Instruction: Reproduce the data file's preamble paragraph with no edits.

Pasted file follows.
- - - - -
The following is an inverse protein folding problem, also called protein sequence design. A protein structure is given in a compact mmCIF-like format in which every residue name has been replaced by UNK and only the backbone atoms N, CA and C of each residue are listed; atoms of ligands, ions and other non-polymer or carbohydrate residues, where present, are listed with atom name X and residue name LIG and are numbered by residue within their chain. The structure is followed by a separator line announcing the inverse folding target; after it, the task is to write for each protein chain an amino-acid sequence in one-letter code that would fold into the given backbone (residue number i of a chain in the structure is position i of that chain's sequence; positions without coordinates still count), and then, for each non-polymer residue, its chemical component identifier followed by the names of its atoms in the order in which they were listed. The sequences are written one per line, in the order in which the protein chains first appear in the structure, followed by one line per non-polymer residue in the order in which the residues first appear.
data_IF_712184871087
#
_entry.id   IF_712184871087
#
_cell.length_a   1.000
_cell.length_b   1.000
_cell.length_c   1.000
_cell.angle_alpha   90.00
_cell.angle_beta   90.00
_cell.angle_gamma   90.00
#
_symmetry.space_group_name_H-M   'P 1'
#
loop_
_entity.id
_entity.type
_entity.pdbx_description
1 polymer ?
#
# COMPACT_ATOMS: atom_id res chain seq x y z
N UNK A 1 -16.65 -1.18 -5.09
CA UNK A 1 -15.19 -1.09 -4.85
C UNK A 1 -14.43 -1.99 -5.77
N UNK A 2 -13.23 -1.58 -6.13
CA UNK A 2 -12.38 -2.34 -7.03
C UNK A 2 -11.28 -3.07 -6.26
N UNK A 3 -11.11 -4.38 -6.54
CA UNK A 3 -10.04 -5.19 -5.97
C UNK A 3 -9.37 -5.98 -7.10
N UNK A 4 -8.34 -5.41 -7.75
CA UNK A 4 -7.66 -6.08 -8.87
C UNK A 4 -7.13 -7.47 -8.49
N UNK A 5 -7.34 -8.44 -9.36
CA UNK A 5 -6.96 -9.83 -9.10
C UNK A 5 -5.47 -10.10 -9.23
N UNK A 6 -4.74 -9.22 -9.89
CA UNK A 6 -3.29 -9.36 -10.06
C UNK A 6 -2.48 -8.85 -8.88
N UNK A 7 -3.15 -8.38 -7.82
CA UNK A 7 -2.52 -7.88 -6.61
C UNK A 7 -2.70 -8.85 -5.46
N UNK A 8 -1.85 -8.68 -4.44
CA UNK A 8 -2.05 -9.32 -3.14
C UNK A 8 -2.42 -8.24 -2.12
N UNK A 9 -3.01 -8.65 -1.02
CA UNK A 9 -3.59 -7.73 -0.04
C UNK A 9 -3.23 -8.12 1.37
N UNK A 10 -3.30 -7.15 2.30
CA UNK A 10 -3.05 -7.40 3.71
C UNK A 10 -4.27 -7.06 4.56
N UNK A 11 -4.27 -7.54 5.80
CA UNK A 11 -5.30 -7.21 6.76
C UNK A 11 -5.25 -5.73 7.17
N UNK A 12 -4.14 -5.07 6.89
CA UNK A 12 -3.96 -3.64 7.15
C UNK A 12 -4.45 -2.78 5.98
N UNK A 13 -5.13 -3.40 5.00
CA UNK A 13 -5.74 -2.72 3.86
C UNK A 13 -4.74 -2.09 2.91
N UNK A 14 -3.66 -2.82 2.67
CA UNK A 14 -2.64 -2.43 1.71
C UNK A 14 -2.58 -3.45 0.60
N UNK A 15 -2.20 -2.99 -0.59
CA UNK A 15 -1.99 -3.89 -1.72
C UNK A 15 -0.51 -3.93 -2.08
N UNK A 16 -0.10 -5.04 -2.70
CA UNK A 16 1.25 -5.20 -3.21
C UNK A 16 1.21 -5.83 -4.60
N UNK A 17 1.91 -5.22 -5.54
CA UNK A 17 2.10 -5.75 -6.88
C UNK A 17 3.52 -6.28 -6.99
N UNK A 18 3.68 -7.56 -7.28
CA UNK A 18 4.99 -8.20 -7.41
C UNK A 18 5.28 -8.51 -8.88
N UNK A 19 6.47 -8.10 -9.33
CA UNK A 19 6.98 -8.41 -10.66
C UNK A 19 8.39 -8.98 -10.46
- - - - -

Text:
The following is an inverse protein folding problem, also called protein sequence design. A protein structure is given in a compact mmCIF-like format in which every residue name has been replaced by UNK and only the backbone atoms N, CA and C of each residue are listed; atoms of ligands, ions and other non-polymer or carbohydrate residues, where present, are listed with atom name X and residue name LIG and are numbered by residue within their chain. The structure is followed by a separator line announcing the inverse folding target; after it, the task is to write for each protein chain an amino-acid sequence in one-letter code that would fold into the given backbone (residue number i of a chain in the structure is position i of that chain's sequence; positions without coordinates still count), and then, for each non-polymer residue, its chemical component identifier followed by the names of its atoms in the order in which they were listed. The sequences are written one per line, in the order in which the protein chains first appear in the structure, followed by one line per non-polymer residue in the order in which the residues first appear.